GLENDALE, Ariz. — That potential position switch for Yoan Moncada isn't so potential at the moment. It's happening.
The guy who started 148 games at second base during his first full season in the big leagues is practicing at third base as the full squad has come together here at Camelback Ranch. That was been mentioned as a possibility throughout the offseason by Rick Hahn and Rick Renteria.
But the skipper took things to another level Monday, saying that it shouldn't be a surprise if Moncada is the White Sox starting third baseman come Opening Day.
"I think we are going to work him over there as much as we can during the spring. And don’t be surprised if you see him there Opening Day," Renteria said. "The reality is the more flexibility we have with him, the more he knows what he can do. He sees himself and has been an excellent third baseman, before we (acquired) him, in the amateur ranks.
"It’s one of those things where we want to be able to see and keep ourselves open to all the possibilities and see if he can handle it. There’s no better time than spring training. He’s been working over the winter on it a little bit. As we see him continue to work, we will be able to make a determination as to where he’s at and how good he might be able to be. We’ll keep working at it."
Now, of course the immediate reaction is what this has to do with the guy who's not here, Manny Machado.
The White Sox are still in pursuit of the 26-year-old free-agent superstar, who still hasn't made up his mind on where he's going to sign despite major league camps being in full swing in both Arizona and Florida. Machado plays on the left side of the infield — a two-time Gold Glover at third who moves to shortstop, his original position, last season — and plenty of fans are jumping to the conclusion on social media that because the White Sox are sliding Moncada to third and prepping for him to be the starter at the hot corner that one of two things is happening: 1. The pursuit of Machado is dead, or 2. Machado insists on playing shortstop after all and it's Tim Anderson who'll be moved.
Here's why neither of those things is the case.
Moncada's move to third base has little, if anything, to do with Machado and a lot more to do with Nick Madrigal, last year's first-round pick who is what the White Sox call a Gold Glove caliber defender up the middle, specifically at second base, where he's played since he joined the organization. Madrigal, who the White Sox described as the best all-around player in college baseball when they drafted him, could move through the system quickly, and when he arrives at the major league level, they want to have a spot for him.
But they want to have a spot for Moncada, too, as they still think highly of his ceiling and what he'll be able to do as a hitter one day, despite the 217 strikeouts and other less-than-ideal numbers posted during his first full season in the bigs in 2018. And so with no obvious long-term answer at third base within the organization, getting Moncada there sooner rather than later could make him more comfortable once Madrigal arrives and once the transition from rebuilding mode to contention mode comes. And that could all happen within the next season or two.
Renteria went as far as saying that a move to third could help Moncada improve both on defense and offense. He made 21 errors at second base last season, one of the highest totals in baseball. For what it's worth, in 31 games at third base as a member of the Boston Red Sox organization (including the Arizona Fall League), Moncada made eight errors.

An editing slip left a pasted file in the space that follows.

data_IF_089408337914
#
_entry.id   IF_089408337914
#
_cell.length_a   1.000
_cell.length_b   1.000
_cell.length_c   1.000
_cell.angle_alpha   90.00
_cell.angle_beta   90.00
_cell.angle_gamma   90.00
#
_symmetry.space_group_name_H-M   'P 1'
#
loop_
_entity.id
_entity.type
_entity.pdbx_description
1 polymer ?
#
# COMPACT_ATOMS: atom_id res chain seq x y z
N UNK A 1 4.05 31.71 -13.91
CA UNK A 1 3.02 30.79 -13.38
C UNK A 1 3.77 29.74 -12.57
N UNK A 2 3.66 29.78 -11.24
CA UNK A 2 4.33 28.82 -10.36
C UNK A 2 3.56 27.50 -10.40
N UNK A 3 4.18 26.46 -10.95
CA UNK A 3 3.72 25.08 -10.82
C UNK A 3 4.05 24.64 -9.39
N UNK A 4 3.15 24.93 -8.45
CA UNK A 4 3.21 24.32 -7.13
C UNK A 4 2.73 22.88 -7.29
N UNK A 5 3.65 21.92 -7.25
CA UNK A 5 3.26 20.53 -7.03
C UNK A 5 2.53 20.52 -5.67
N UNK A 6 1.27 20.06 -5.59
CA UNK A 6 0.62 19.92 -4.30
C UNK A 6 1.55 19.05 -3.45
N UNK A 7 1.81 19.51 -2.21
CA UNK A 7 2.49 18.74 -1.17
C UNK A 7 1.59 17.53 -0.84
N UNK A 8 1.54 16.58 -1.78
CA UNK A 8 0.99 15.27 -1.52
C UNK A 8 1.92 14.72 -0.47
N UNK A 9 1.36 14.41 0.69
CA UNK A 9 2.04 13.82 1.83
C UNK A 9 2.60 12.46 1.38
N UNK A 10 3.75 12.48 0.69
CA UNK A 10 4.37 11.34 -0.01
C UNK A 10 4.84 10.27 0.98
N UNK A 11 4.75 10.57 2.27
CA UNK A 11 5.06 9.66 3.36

But the manager thinks a move to third could help him focus in the field and at the plate.
"I think that playing third might allow him to free himself up, simply because he’s going to have to be more focused," he said. "At second base, you can get a little bit more lackadaisical. I think that it’s possible, and there’s no guarantee, that playing third base rounds out his focus a little bit more on both sides of the ball. At least that’s an expectation or a hope we might have.
"I think that his range factor is huge, his arm is good. Understanding the nuances of the game at third, getting reacquainted with it again will be a factor in how well he’ll do. But I think that just allowing him, and then allowing us to use (Yolmer Sanchez) at second base a little bit more gives us a little bit more well-rounded infield."
Most importantly, though, Machado simply isn't here. He might be eventually, but he isn't now. And yet Renteria and the White Sox still have to get ready for the upcoming season. If Machado doesn't come, Moncada would likely be the team's starting third baseman, and this is in preparation of that. If Machado does come, it's not a hard fix: Moncada slides back to second base and Sanchez likely takes a bench role.
Renteria said before SoxFest that Machado told the White Sox he'll play anywhere they ask if this is where he ends up signing. That was important info considering Machado's supposed preference for shortstop. And so Tim Anderson likely stays the everyday shortstop whether Machado signs or not. Moncada is the movable piece, and his return to second base would be easy in the event Machado comes to the South Side.
But Renteria is constructing his everyday lineup with the players he has right now. It's a contingency plan in case Machado goes elsewhere, not a sudden change of strategy because the White Sox have given up hope.
"I think I’ve been saying I can’t worry about who’s not here. I’ve been focused on the guys that are here," Renteria said. "I have to move forward that way. And like any team, anything can happen. You make adjustments as those changes occur, if they occur. Right now, the guys that are in that locker room are the ones that I’m most focused on. And we’re trying to make sense of how our roster will look and how our lineups will look with the guys that we do have."
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